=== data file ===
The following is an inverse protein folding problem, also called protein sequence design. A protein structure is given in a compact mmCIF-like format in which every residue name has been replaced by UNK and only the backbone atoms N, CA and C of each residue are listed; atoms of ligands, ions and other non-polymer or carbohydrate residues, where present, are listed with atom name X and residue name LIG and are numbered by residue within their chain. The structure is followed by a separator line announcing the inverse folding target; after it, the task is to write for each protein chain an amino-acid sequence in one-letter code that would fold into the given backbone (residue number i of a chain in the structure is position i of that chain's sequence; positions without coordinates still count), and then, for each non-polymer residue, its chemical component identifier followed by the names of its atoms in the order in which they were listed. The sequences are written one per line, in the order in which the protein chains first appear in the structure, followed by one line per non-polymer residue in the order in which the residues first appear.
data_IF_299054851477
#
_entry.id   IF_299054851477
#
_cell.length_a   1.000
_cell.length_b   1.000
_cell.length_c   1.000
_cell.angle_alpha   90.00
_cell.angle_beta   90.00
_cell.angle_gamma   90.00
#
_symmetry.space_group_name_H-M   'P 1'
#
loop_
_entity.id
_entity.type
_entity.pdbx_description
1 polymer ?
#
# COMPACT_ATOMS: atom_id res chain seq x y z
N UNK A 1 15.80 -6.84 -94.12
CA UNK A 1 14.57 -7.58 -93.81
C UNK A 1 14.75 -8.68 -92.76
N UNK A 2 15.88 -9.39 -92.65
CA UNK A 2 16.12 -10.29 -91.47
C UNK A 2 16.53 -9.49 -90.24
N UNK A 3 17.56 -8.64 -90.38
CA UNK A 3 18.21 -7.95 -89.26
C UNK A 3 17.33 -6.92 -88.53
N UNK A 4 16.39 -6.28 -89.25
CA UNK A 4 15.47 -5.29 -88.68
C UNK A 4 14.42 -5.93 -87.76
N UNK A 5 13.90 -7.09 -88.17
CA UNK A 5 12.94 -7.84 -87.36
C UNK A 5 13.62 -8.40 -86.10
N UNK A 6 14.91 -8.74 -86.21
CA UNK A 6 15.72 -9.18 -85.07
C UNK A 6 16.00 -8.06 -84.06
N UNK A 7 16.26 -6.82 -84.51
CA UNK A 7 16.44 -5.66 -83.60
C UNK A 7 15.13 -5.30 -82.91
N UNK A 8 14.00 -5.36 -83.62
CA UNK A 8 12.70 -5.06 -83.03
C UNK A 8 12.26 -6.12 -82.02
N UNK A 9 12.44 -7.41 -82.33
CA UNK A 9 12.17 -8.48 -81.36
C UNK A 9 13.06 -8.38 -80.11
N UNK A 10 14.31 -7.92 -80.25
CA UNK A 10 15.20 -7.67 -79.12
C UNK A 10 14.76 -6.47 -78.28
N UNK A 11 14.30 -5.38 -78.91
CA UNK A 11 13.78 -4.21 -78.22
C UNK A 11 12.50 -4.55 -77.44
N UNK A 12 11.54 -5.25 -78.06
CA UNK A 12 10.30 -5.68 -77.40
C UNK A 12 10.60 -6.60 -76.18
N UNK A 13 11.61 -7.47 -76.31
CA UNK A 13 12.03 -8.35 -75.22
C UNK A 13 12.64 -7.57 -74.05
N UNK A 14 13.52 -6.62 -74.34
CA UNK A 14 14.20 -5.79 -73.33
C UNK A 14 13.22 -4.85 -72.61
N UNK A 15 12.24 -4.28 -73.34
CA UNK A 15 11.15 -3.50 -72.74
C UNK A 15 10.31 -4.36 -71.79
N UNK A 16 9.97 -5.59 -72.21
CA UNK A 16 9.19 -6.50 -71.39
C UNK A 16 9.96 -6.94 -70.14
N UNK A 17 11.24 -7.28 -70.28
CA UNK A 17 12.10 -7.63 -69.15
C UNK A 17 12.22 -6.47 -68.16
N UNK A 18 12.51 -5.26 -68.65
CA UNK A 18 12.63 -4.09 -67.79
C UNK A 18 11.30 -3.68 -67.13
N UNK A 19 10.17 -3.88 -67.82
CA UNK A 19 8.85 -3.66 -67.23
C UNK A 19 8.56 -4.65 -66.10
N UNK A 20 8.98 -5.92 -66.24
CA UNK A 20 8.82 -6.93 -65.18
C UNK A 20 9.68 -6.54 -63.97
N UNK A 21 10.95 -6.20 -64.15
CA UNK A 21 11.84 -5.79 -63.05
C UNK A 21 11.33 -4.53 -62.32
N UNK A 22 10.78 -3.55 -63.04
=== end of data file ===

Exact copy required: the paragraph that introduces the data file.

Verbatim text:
The following is an inverse protein folding problem, also called protein sequence design. A protein structure is given in a compact mmCIF-like format in which every residue name has been replaced by UNK and only the backbone atoms N, CA and C of each residue are listed; atoms of ligands, ions and other non-polymer or carbohydrate residues, where present, are listed with atom name X and residue name LIG and are numbered by residue within their chain. The structure is followed by a separator line announcing the inverse folding target; after it, the task is to write for each protein chain an amino-acid sequence in one-letter code that would fold into the given backbone (residue number i of a chain in the structure is position i of that chain's sequence; positions without coordinates still count), and then, for each non-polymer residue, its chemical component identifier followed by the names of its atoms in the order in which they were listed. The sequences are written one per line, in the order in which the protein chains first appear in the structure, followed by one line per non-polymer residue in the order in which the residues first appear.